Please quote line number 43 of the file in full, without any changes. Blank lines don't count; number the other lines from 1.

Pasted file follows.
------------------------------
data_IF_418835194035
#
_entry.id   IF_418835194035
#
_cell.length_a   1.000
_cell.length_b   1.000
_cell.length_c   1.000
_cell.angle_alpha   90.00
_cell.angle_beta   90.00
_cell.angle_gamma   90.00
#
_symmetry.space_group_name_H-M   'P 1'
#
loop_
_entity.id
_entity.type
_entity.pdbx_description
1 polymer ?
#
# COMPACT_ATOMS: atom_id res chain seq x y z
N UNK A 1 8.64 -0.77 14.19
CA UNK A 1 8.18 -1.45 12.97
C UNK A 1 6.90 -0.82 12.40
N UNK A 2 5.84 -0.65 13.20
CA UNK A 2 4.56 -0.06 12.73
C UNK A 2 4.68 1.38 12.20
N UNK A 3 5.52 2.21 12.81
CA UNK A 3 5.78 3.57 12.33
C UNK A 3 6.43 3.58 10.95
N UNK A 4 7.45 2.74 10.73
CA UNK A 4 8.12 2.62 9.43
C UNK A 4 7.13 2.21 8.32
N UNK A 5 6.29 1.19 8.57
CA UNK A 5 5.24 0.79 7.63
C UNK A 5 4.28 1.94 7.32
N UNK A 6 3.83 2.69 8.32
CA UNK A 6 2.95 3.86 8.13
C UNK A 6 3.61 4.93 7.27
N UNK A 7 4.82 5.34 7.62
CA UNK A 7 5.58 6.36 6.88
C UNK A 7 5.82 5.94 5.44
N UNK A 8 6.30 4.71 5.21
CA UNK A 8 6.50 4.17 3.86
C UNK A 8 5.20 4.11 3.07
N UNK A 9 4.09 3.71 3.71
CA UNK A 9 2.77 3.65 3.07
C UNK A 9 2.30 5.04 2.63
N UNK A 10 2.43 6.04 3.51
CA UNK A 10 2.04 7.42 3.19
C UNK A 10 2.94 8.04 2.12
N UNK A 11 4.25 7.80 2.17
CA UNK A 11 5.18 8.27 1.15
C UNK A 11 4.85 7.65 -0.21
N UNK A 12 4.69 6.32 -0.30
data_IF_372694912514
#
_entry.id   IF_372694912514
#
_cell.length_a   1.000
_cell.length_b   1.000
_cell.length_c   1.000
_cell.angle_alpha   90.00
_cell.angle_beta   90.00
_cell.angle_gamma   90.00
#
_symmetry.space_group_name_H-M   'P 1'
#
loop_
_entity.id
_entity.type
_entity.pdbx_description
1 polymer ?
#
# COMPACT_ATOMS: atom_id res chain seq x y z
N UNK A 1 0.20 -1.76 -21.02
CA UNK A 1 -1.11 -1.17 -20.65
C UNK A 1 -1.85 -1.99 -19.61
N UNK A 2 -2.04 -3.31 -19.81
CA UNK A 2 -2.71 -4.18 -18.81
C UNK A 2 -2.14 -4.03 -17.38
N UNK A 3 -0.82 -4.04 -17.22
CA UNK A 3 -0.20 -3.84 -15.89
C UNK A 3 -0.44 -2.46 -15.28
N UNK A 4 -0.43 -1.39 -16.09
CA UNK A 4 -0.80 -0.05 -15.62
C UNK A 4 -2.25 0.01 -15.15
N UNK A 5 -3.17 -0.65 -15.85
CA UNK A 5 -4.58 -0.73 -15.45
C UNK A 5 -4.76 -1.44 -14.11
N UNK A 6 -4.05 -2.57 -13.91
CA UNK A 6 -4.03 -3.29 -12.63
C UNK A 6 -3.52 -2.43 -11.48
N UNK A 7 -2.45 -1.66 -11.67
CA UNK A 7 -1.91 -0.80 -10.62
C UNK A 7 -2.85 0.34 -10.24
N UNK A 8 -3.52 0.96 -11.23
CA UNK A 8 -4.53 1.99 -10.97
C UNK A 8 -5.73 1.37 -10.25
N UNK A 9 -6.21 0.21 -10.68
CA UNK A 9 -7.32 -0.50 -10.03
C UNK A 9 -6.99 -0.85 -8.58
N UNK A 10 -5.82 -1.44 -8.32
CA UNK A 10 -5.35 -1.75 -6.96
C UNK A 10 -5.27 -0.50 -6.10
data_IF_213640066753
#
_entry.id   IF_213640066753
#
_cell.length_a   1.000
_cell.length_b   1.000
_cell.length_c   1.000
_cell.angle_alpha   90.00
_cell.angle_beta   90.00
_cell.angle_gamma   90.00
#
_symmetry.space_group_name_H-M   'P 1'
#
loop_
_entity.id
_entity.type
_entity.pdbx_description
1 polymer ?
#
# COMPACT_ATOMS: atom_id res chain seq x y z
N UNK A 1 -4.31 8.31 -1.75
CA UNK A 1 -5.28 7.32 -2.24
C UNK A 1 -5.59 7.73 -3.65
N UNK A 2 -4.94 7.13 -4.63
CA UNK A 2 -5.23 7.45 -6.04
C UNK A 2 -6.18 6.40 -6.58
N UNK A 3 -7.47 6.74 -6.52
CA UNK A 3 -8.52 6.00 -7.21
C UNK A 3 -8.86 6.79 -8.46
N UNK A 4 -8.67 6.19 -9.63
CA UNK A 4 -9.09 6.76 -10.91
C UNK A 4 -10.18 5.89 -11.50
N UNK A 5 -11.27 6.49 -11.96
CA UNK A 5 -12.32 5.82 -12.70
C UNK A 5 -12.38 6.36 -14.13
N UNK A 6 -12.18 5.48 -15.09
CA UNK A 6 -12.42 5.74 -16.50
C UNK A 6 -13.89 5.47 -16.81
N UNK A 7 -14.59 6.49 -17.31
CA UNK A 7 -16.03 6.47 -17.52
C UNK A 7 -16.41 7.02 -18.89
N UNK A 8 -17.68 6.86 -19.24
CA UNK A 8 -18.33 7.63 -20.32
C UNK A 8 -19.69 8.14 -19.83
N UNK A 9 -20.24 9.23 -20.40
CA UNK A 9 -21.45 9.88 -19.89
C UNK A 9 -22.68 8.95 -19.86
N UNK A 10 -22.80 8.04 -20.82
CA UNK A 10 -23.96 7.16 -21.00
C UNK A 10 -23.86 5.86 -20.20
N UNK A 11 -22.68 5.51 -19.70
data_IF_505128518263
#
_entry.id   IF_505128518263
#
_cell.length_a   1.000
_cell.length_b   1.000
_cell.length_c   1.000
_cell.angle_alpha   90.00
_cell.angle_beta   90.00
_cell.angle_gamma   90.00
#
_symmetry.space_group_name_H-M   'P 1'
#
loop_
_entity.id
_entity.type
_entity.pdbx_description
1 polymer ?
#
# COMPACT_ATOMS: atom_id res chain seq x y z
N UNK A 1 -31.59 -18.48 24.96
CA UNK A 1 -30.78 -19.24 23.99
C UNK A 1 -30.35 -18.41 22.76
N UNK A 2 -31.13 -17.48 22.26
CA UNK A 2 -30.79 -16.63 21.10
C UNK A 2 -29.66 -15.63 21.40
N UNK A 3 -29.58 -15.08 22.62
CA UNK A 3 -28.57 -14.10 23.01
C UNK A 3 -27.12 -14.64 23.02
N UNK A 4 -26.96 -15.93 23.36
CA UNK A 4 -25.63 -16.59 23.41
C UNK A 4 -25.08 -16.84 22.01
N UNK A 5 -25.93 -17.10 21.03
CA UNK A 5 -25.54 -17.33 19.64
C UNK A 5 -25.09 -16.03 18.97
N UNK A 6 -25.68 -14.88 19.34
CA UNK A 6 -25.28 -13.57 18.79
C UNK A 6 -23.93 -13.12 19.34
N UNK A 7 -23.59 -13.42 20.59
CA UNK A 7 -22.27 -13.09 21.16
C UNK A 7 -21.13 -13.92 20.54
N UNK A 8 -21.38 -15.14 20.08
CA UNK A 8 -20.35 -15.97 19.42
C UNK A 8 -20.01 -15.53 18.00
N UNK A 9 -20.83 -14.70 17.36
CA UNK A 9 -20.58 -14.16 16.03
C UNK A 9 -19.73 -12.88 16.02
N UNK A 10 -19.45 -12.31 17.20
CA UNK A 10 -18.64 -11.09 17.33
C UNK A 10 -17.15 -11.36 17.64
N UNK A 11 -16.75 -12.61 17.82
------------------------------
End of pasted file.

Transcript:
CA UNK A 8 6.50 4.17 3.86